Monday, July 6, 2009

Listening is the Key to Good Writing: Let the Words Sing to You

Listening is the Key to Good Writing: Let the Words Sing to You

Listen to the words as you write them.

They should speak softly to you; indeed, they will sing softly to you. They will sing a melody, a cadence, a flow. They will sing music to your ears.

A song is beauty, a mummer a warning, and gibberish an outrage.

Beethoven was deaf, but he could hear the music of his words and notes.

You don’t have to carry a tune, as long as you can hear one.

Grammar, nouns, verbs, syntax should sing to you softly.

And if they don’t sing to you, it’s poor writing.

A word must fit, a phrase should flow naturally, a sentence exists independently, and a paragraph must be thematic.

Listen to them. If the melody screams out at you, it’s bad writing. A shrill note is no note.

If there’s a cacophony of voices, you’ll never get to the chorus. Stream of consciousness is for Joyce – not you. No one actually reads him.

If there’s no melody, there’s no tune, much less theme.

Jingles are catchy, but can they carry a tune? The flow must sing also.

Play with words, but make them sing.

Unless you are writing a lullaby, think of the poor reader if listening to your own words puts you to sleep.

A monotone is no tone.

Terse or verbose, how’s the tune?

Perfect tense is not always a good tune. Listen to the flow of the words.

Music is a song; so is prose, but perhaps not prosaic prose.

Affidavits, articles, blogs, books, briefs, commentaries, comments, credos, critiques, debates, declarations, dialogues, discourse, edicts, editorials, epistles, essays, epics, eulogies, farces, harangues, letters, memos, missives, monologue, notes, oaths, odes, op-eds, opinions, plays, poems, postings, post-its, prayers, proclamations, psalms, reviews, sagas, satires, sermons, short stories, soliloquies, speeches, statements, tomes, tributes, vows, should all sing. Hear the music of their words.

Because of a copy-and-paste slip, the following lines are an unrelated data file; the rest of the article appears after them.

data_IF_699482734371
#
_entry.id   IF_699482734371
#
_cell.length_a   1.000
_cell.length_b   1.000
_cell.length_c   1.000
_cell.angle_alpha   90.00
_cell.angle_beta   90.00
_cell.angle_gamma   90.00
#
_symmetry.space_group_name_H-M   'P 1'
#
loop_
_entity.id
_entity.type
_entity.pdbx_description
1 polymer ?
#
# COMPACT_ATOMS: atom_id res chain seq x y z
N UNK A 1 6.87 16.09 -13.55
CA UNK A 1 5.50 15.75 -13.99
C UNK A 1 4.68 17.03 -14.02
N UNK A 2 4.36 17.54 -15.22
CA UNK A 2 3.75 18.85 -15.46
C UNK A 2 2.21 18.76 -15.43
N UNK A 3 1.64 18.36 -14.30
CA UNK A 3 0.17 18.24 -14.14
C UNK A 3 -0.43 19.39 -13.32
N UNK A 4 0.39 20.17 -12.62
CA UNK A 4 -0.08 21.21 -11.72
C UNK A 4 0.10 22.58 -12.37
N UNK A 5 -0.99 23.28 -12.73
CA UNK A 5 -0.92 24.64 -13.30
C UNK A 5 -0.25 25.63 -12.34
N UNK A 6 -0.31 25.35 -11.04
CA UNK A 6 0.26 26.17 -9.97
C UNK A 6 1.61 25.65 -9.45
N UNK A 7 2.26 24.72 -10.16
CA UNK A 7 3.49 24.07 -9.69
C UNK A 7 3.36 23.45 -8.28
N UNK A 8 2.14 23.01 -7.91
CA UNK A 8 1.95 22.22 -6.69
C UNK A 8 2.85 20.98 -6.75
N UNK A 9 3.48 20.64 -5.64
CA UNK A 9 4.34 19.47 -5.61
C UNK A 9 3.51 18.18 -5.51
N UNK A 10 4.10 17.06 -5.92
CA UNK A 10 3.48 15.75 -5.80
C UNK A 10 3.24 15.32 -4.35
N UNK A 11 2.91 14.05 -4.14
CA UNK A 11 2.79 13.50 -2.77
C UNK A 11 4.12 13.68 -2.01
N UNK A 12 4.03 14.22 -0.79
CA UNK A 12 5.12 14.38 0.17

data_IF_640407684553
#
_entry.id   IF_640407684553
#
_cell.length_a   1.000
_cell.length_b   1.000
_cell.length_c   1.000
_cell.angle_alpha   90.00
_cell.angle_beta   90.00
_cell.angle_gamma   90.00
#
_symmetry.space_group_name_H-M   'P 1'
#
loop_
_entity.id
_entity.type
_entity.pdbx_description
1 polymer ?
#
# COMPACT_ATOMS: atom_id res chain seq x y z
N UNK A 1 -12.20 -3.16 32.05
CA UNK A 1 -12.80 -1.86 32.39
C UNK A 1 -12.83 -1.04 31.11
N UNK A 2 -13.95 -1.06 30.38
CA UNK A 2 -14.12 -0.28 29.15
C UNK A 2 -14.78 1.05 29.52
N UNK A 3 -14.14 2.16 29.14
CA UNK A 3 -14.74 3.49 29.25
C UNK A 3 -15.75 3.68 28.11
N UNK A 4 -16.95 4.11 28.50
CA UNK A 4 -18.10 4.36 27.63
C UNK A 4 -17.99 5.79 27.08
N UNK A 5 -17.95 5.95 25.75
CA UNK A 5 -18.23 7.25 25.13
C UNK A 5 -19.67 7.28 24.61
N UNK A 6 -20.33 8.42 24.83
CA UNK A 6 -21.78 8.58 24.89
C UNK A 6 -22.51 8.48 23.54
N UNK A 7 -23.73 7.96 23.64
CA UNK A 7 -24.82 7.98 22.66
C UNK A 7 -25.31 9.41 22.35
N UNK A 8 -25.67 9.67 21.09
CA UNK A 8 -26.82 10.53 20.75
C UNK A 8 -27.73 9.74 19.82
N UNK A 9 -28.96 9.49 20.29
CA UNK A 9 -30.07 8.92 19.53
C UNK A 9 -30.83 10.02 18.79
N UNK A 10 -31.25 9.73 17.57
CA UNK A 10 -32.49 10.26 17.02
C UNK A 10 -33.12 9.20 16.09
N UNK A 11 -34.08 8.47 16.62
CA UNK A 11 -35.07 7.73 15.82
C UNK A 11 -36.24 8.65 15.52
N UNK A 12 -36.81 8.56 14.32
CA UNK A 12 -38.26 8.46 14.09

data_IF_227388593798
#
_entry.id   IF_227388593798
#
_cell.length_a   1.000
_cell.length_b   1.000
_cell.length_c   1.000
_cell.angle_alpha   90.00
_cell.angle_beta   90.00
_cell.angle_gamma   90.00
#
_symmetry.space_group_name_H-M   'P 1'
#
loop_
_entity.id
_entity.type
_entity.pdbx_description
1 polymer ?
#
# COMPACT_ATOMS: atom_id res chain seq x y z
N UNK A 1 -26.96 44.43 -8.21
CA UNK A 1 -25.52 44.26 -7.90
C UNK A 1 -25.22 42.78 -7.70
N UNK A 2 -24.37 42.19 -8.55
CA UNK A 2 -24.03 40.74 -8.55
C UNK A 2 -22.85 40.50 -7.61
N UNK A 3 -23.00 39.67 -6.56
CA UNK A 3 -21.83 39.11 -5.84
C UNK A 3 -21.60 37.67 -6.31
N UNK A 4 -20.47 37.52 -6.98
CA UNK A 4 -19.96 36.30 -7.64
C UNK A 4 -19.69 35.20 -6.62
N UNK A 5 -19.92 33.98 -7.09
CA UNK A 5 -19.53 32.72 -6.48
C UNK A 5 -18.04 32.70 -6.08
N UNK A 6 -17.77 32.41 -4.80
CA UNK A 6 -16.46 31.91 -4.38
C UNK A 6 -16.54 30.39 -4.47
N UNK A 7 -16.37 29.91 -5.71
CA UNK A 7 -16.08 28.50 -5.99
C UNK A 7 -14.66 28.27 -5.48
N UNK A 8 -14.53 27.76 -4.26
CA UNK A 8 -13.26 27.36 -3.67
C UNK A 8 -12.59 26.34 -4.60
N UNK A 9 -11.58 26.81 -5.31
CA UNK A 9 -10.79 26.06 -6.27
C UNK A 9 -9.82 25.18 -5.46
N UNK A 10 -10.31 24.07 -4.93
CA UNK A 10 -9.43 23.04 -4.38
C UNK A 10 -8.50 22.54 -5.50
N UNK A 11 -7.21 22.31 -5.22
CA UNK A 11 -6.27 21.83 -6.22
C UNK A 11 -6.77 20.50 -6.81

Contracts, without boilerplate legalese, can sing to you, if only you will let them.

Even the most turgid treatise wants to sing to you. It’s crying to be released from its style book.

Questions and answers should have their own melodies.

Be chary of multi-syllabic words; they don’t sing well.

Yes, you can use tricks, such as alliteration, but bad alliteration does not make the words sing. You can turn a phrase, but it better be in tune. “Nattering nabobs of negativity” (not my phrase) is wonderfully alliterative but what does it mean?

A chorus, choir, barbershop quartet all sing in tune, words in tune. The Who was always in tune. The Beatles, Judy Collins, Simon & Garfunkel, Martina McBride all sing words with amazing grace.

Writing is becoming a lost art; word processing, spell check and grammar check are killing it, but it does not have to be. They are computerized tone deaf, but you are not.

You don’t have to be a great orator to write.

You don’t have to read music; just listen.

You don’t have to be a singer to compose; sing to yourself with your words.

It’s not what you know, but how you sing it.

Language, and thus writing, is a fundamental sign of civilization.

Listen and you can write.

Writing, like any other skill, is natural to a few, but for most of us it is an acquired art. Labor over the words, and they will start to sing. Listen to the melody flow.

Once you get into the flow, it won’t matter how long because it will always be short.

One final chord; listen carefully to the words before you touch the send key, or you will be out of key.

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